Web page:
Page 30 - Independent Schools Magazine
P. 30

 Strictly dance
A little bit of ballroom glamour came to Bancroft’s School, Essex, when ex “Strictly Come Dancing” professional dancer Robin Windsor came along to lead pupils and some staff at the Woodford Green school in a Ballroom and Latin workshop. Sadly there were no fake tans or sequins on display.
The group began with learning basic moves to the cha-cha, which is the  rst dance the “Strictly” celebs learn. The pace slowed down when they moved onto the waltz. By now it was evident that some of the group weren’t over con dent with telling their left from their right foot but all progressed well enough when moving in a straight line. However, when they were asked to move round the room in a
circle things became a little more confusing and the scene started to resemble pier-end Dodgems! The  nal dance for the afternoon was the most complex and athletic: the Charleston. The routine taught was based on one Robin Windsor had choreographed for “Strictly”; it was fast and furious and included moves such as the interestingly named “scuff”.
After an hour or so of dancing, even at this quite basic level, it was easy to see why the celebrities all seem to drop the kilos, especially when some are rehearsing 12 hours a day. Dances learnt and it was time for a little competition. In pairs dancers were asked  rst to cha- cha and then waltz with Robin Windsor judging the winners.
Comedy turns
Derby Grammar School’s Drama Competition theme was ‘Comedy Sketches’.
Over the years a variety of literary masterpieces have been showcased, from Shakespeare to Ian Fleming. This year it was decided to do something a little different and focus on comedy.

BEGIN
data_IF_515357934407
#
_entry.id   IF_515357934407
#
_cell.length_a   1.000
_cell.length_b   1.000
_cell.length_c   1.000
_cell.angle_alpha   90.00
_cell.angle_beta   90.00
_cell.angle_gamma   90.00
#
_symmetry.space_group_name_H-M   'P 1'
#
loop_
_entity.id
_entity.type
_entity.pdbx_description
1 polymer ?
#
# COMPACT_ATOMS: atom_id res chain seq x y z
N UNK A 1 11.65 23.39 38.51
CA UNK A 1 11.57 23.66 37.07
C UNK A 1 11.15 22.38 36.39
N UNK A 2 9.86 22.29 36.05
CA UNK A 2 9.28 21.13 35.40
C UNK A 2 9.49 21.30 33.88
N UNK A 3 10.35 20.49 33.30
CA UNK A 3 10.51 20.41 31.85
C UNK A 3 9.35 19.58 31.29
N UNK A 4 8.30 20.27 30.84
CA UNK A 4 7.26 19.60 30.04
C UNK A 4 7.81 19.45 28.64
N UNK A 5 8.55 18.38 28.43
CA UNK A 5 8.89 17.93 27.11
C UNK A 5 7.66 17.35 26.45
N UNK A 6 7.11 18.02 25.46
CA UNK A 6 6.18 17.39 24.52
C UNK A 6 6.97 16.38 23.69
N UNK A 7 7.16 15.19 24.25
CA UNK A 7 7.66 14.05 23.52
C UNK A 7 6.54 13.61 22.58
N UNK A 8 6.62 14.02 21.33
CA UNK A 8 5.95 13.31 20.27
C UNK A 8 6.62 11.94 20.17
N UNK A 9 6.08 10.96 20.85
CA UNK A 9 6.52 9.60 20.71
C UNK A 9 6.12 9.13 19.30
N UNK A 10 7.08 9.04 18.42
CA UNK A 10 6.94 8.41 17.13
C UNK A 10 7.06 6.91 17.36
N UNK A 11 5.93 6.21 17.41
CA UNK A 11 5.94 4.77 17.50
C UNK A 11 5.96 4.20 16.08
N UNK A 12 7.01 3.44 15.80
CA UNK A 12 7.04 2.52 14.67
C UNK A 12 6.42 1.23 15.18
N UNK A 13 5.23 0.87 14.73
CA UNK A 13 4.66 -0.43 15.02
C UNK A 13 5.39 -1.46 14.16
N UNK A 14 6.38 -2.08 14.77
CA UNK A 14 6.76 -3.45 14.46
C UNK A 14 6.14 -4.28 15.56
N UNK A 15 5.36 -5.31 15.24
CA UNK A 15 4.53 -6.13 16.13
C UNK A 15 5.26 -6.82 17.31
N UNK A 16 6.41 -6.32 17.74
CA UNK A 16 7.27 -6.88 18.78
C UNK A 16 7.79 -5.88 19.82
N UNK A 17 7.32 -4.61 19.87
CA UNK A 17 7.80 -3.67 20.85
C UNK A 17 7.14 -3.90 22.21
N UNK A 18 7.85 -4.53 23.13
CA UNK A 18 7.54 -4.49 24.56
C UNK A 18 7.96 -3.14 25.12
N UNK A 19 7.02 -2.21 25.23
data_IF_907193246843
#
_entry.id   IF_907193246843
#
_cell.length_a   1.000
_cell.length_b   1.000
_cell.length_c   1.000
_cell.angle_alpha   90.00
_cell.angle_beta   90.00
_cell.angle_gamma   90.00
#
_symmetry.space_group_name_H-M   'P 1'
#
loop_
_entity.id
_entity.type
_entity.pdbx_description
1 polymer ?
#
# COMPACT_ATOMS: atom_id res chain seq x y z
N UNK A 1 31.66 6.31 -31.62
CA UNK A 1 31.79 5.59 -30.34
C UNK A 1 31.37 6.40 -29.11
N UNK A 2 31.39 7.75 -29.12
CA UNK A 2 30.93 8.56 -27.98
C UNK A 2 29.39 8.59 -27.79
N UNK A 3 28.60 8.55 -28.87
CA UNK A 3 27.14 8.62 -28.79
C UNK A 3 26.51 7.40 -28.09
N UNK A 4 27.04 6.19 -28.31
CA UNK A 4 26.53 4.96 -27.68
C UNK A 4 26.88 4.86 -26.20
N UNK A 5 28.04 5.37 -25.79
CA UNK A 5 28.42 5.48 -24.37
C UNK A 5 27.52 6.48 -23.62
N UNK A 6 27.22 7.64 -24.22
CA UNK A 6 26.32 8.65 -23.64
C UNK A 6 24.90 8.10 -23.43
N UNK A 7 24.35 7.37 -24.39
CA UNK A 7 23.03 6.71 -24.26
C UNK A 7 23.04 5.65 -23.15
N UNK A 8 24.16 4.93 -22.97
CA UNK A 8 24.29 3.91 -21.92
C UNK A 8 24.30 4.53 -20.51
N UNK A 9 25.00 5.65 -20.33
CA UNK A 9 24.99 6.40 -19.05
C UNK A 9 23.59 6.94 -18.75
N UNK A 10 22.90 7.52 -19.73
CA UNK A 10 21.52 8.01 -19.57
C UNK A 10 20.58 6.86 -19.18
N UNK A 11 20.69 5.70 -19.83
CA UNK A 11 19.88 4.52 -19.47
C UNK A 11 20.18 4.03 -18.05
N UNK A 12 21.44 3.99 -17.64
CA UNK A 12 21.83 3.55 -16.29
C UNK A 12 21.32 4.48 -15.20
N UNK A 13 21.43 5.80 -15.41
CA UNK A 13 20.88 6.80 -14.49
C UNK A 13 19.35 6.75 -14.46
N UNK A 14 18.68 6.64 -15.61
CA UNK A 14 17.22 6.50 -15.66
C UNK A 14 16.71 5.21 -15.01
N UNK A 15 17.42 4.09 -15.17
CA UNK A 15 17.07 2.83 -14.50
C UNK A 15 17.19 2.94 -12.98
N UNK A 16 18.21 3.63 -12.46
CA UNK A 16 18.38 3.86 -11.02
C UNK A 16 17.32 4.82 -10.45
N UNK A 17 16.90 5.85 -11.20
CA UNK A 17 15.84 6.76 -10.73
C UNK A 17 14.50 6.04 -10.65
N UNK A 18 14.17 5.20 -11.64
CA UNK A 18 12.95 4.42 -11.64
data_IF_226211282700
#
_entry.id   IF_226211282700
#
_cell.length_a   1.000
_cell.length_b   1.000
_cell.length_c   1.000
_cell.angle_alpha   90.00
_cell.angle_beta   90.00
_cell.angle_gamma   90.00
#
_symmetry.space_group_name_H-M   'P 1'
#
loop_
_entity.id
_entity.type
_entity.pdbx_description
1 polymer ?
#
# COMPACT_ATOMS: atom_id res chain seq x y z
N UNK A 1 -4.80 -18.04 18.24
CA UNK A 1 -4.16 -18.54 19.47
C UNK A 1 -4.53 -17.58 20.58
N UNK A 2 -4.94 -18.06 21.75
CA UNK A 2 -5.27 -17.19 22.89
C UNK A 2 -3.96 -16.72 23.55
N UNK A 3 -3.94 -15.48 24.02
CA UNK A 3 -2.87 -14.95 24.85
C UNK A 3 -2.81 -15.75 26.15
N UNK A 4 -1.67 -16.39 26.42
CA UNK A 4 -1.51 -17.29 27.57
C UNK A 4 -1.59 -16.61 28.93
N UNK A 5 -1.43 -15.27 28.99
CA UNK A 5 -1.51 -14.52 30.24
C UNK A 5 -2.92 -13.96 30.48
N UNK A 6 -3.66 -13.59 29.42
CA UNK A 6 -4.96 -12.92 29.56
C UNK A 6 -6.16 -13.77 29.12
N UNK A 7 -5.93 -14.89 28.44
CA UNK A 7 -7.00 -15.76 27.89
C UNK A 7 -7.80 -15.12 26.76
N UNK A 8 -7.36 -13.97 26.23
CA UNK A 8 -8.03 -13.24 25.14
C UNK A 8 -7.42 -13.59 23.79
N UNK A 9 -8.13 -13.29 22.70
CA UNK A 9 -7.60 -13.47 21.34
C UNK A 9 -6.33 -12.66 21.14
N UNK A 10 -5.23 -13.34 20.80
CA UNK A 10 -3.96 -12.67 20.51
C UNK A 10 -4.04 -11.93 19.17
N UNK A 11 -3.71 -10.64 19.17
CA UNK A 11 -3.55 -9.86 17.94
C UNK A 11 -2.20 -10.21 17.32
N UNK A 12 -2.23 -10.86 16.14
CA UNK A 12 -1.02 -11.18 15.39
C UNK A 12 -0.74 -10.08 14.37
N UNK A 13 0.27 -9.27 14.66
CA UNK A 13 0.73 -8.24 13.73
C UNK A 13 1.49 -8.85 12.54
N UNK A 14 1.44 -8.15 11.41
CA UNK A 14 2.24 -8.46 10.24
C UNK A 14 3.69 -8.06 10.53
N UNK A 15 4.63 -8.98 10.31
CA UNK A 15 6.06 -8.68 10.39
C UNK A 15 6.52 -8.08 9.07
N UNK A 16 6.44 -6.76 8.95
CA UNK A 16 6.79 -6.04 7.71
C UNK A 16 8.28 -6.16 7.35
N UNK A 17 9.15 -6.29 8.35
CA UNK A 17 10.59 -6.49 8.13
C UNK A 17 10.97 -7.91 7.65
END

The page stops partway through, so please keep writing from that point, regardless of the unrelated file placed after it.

Scenes were acted from Fry and Laurie, the Two Ronnies, Goodness Gracious Me and Monty Python, amongst others.
The task of judging fell to Hayley Simpson, the LAMDA teacher at Derby Grammar School. She said: “Comedy is very dif cult to pull off. It’s all about being clear, your timing and keeping a straight face while the audience is laughing.
  Cluedo brought to life
Farlington School, Sussex, senior girls, under the direction and guidance of Director Emma Spires, presented ‘Cluedo’ – a totally devised show.
The play was based on the old Christmas board-game staple, Cluedo, which saw Miss Scarlett, Colonel Mustard, et al, brought to technicolor 1920s life.
This was not a realistic detective ‘Whodunnit’: it was instead a parody of one. It took the idea of stock characters and brought caricatures to life.
It was a marriage of comedy and murder in the best tradition of British sophisticated comedy.
30 Music, Dance & Drama
  


















































































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